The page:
Sunday, August 22, 2004

Article: Customer's data protection fears hinder Lloyds TSB's offshoring plans

It is not only in British Columbia where unions are using privacy legislation to prevent offshoring of data processing jobs:

Lloyds TSB in data protection battle over offshore outsourcing

18 August 2004 - UK bank Lloyds TSB has been threatened with legal action by its staff union over the transfer of call centre jobs to outsourced processing centres in India on grounds that the move breaches the Data Protection Act.

An unnamed customer is mounting the legal challenge, backed by The Lloyds TSB Union (LTU).

The union claims the bank is breaching the Data Protection Act by transferring customer financial data to overseas centres without their consent. LTU says according to European law, personal data can only be transferred outside the European Economic Area with the written consent of customers.

The government-appointed Information Commissioner is expected to decide on the union's case in the next few weeks.

Lloyds TSB announced in October last year that it was closing its customer contact centre in Newcastle, leading to the loss of 986 UK jobs, and would transfer the work to its operations in India. Additionally, in April this year, the bank's Scottish Widows division opened a new office in Bangalore India to pilot the offshoring of back office functions.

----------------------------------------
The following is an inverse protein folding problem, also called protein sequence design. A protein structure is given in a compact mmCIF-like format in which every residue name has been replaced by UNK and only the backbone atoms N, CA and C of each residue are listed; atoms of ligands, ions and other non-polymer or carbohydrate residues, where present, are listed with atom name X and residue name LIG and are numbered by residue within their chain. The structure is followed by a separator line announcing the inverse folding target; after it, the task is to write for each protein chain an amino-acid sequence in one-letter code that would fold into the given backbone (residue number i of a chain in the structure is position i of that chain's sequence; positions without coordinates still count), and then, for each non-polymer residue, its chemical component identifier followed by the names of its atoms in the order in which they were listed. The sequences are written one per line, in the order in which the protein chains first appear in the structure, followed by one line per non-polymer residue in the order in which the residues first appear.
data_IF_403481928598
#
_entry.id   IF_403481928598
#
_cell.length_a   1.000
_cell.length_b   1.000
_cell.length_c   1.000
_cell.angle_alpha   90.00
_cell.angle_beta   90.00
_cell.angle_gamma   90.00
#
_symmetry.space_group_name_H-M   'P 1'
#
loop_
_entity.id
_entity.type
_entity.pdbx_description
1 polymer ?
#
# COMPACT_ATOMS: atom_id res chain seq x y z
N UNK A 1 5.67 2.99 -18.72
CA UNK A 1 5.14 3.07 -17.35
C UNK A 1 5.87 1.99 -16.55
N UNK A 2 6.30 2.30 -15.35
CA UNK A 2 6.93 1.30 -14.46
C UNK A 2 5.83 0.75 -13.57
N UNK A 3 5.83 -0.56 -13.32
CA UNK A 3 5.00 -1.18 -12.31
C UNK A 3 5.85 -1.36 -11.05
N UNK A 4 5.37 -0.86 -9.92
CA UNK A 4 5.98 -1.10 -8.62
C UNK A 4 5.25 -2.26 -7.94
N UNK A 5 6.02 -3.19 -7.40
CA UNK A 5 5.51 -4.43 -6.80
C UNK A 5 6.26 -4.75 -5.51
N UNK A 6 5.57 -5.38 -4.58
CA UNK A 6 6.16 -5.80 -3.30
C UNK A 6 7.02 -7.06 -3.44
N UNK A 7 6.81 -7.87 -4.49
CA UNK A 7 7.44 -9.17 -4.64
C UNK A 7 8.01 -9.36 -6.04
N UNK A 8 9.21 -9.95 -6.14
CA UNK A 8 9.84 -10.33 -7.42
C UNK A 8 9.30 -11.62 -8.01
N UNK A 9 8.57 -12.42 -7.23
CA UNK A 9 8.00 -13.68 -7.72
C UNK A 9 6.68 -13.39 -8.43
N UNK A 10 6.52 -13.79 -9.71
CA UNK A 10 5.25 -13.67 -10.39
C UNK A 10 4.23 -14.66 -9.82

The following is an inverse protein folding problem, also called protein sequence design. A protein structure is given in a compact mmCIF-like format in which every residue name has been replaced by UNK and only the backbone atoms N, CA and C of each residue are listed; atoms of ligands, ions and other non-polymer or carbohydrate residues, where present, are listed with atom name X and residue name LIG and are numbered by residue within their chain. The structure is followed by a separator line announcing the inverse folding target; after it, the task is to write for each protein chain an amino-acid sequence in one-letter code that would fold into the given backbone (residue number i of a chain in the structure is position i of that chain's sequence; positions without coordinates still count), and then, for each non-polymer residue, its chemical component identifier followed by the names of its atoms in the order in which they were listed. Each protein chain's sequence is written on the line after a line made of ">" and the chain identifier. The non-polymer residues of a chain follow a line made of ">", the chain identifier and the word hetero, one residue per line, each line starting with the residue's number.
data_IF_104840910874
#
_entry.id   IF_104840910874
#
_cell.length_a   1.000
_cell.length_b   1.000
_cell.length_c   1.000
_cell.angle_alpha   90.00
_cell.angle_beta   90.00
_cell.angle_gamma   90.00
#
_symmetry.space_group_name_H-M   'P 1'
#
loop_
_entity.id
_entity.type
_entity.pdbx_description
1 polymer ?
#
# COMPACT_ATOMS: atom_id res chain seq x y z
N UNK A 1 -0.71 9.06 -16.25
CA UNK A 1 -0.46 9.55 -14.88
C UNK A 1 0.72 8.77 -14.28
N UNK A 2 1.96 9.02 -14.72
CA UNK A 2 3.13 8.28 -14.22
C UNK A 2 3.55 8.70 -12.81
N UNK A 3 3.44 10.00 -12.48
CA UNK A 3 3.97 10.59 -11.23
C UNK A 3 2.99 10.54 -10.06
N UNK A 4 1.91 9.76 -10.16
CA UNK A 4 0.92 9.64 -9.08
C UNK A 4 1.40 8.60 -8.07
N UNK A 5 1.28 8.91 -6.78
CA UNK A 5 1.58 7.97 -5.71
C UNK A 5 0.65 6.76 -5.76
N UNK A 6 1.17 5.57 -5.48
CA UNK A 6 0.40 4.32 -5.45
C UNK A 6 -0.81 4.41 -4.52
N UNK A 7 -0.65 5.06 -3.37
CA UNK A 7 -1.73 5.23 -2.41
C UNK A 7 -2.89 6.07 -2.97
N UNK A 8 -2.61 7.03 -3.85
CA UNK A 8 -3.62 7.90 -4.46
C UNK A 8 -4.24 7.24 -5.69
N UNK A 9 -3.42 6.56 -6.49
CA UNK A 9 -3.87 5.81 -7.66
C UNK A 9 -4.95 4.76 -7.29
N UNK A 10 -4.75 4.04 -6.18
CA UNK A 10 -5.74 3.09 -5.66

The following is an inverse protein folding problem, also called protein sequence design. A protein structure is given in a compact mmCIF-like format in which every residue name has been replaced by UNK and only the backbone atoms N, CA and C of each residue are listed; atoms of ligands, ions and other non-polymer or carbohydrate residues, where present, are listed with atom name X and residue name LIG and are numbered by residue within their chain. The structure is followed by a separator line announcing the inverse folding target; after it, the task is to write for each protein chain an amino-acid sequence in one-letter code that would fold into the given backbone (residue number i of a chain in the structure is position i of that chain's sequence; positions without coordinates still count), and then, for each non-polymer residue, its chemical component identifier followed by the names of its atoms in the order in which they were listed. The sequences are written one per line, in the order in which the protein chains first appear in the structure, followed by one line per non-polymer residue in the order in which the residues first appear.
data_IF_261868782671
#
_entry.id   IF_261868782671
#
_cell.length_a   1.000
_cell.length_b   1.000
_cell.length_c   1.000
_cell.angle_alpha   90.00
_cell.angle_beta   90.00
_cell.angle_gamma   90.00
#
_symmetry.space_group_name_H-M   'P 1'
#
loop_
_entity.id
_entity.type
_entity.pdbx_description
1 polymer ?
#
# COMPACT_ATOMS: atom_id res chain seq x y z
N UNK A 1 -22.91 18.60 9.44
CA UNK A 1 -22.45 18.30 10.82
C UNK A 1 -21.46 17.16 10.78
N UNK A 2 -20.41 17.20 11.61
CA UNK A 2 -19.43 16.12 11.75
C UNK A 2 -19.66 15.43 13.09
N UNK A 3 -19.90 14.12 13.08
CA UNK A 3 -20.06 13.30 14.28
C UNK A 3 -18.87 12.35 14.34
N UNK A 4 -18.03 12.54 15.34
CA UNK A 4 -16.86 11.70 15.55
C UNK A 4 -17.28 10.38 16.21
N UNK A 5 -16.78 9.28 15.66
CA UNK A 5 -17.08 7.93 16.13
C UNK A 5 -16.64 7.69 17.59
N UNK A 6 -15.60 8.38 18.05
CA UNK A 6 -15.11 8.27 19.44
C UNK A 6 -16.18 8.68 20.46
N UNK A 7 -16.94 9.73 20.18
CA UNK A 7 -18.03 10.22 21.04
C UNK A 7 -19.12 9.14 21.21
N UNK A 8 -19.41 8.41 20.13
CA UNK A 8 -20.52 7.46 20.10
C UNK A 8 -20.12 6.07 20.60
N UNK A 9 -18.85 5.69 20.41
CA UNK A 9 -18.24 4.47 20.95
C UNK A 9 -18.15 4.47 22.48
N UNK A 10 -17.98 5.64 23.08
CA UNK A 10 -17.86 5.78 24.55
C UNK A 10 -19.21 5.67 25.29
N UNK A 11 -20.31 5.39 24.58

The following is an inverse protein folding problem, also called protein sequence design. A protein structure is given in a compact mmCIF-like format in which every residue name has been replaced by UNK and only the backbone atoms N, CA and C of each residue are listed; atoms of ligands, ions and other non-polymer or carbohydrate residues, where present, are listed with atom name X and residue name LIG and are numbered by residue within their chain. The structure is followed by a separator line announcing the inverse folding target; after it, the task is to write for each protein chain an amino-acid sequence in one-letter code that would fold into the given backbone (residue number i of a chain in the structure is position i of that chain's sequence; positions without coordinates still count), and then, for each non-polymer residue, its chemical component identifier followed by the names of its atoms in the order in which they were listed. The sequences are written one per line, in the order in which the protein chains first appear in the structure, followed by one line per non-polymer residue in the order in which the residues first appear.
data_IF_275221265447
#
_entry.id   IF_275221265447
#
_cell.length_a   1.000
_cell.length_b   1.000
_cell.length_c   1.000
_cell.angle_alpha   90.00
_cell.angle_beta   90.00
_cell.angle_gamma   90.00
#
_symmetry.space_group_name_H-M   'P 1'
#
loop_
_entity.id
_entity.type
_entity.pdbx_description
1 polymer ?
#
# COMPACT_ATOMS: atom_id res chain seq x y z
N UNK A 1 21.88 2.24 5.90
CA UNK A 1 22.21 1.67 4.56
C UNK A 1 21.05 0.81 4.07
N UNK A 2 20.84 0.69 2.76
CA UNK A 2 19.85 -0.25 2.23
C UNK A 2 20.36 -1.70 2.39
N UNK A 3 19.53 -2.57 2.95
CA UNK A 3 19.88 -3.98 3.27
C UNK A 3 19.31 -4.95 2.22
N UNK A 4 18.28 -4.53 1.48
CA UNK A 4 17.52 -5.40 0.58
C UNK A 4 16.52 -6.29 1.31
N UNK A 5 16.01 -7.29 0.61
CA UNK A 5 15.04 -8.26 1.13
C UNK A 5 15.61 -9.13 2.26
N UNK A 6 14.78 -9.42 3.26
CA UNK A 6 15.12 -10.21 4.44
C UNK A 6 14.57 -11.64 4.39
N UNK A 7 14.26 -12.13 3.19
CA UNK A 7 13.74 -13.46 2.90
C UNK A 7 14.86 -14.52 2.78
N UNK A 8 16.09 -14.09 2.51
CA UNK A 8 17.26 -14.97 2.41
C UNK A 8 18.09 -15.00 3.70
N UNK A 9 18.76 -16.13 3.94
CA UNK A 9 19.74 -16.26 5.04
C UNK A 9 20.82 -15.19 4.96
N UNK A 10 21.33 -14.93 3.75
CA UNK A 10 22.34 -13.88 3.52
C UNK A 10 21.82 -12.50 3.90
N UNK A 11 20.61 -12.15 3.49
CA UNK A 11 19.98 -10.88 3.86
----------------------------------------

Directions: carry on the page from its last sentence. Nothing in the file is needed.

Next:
The union has been actively campaigning against the offshoring of jobs and says if the challenge is successful, it would have wider implications for the whole of the financial services industry.

Earlier this year British members of the European Parliament called for new data protection laws to prevent unauthorised access to customer data by offshore workers. The MEPs, backed by British trade union Amicus tabled plans for European regulations to prevent unauthorised access of personal details being processed abroad.

See also this article from

Customer's data protection fears hinder Lloyds TSB's offshoring plans

Lloyds TSB's plans to transfer work to India are being challenged by one of the bank's customers on the grounds that they infringe legal requirements concerning data protection.

The case against Lloyds TSB is that India does not have the same stringent standards of data protection that are legally required by the Data Protection Act 1998.

European legislation requires that sensitive personal data can only be transferred outside of the European Economic Area with the express consent of customers.

India is not included on the European Union's list of countries that offer adequate levels of protection for personal data.

The government-appointed Information Commissioner is being asked to rule on whether Lloyds TSB is acting legally when transferring sensitive personal data abroad.

Steve Tatlow, assistant general secretary at Lloyds TSB Group Union, said: "This is an important case. If successful, it could force Lloyds TSB to drop its offshoring policy for fear of losing many customers.

"Concerns over data protection are yet another reason why Lloyds TSB should now listen to its customers and commit itself to the UK."

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